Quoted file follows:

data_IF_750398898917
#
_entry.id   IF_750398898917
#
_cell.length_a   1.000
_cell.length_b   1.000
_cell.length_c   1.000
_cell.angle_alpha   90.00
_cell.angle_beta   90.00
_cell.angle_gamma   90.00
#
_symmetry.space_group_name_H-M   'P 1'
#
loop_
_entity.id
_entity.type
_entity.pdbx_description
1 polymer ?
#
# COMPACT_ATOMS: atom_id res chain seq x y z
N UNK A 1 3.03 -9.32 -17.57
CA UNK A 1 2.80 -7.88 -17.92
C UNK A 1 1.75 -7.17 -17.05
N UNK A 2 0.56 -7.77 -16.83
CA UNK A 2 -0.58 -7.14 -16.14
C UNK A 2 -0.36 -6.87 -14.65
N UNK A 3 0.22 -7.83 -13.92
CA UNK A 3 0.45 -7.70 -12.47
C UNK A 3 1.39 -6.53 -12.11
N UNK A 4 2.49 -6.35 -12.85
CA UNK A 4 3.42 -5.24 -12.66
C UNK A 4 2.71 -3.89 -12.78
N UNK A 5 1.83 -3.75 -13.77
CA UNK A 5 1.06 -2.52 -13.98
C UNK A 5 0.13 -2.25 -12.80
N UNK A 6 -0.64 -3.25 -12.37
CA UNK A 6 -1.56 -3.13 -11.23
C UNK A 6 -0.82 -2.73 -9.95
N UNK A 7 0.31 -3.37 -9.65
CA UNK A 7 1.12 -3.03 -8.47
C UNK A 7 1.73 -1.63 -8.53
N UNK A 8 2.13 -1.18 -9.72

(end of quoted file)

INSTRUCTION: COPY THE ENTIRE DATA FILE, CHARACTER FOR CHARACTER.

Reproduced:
data_IF_750398898917
#
_entry.id   IF_750398898917
#
_cell.length_a   1.000
_cell.length_b   1.000
_cell.length_c   1.000
_cell.angle_alpha   90.00
_cell.angle_beta   90.00
_cell.angle_gamma   90.00
#
_symmetry.space_group_name_H-M   'P 1'
#
loop_
_entity.id
_entity.type
_entity.pdbx_description
1 polymer ?
#
# COMPACT_ATOMS: atom_id res chain seq x y z
N UNK A 1 3.03 -9.32 -17.57
CA UNK A 1 2.80 -7.88 -17.92
C UNK A 1 1.75 -7.17 -17.05
N UNK A 2 0.56 -7.77 -16.83
CA UNK A 2 -0.58 -7.14 -16.14
C UNK A 2 -0.36 -6.87 -14.65
N UNK A 3 0.22 -7.83 -13.92
CA UNK A 3 0.45 -7.70 -12.47
C UNK A 3 1.39 -6.53 -12.11
N UNK A 4 2.49 -6.35 -12.85
CA UNK A 4 3.42 -5.24 -12.66
C UNK A 4 2.71 -3.89 -12.78
N UNK A 5 1.83 -3.75 -13.77
CA UNK A 5 1.06 -2.52 -13.98
C UNK A 5 0.13 -2.25 -12.80
N UNK A 6 -0.64 -3.25 -12.37
CA UNK A 6 -1.56 -3.13 -11.23
C UNK A 6 -0.82 -2.73 -9.95
N UNK A 7 0.31 -3.37 -9.65
CA UNK A 7 1.12 -3.03 -8.47
C UNK A 7 1.73 -1.63 -8.53
N UNK A 8 2.13 -1.18 -9.72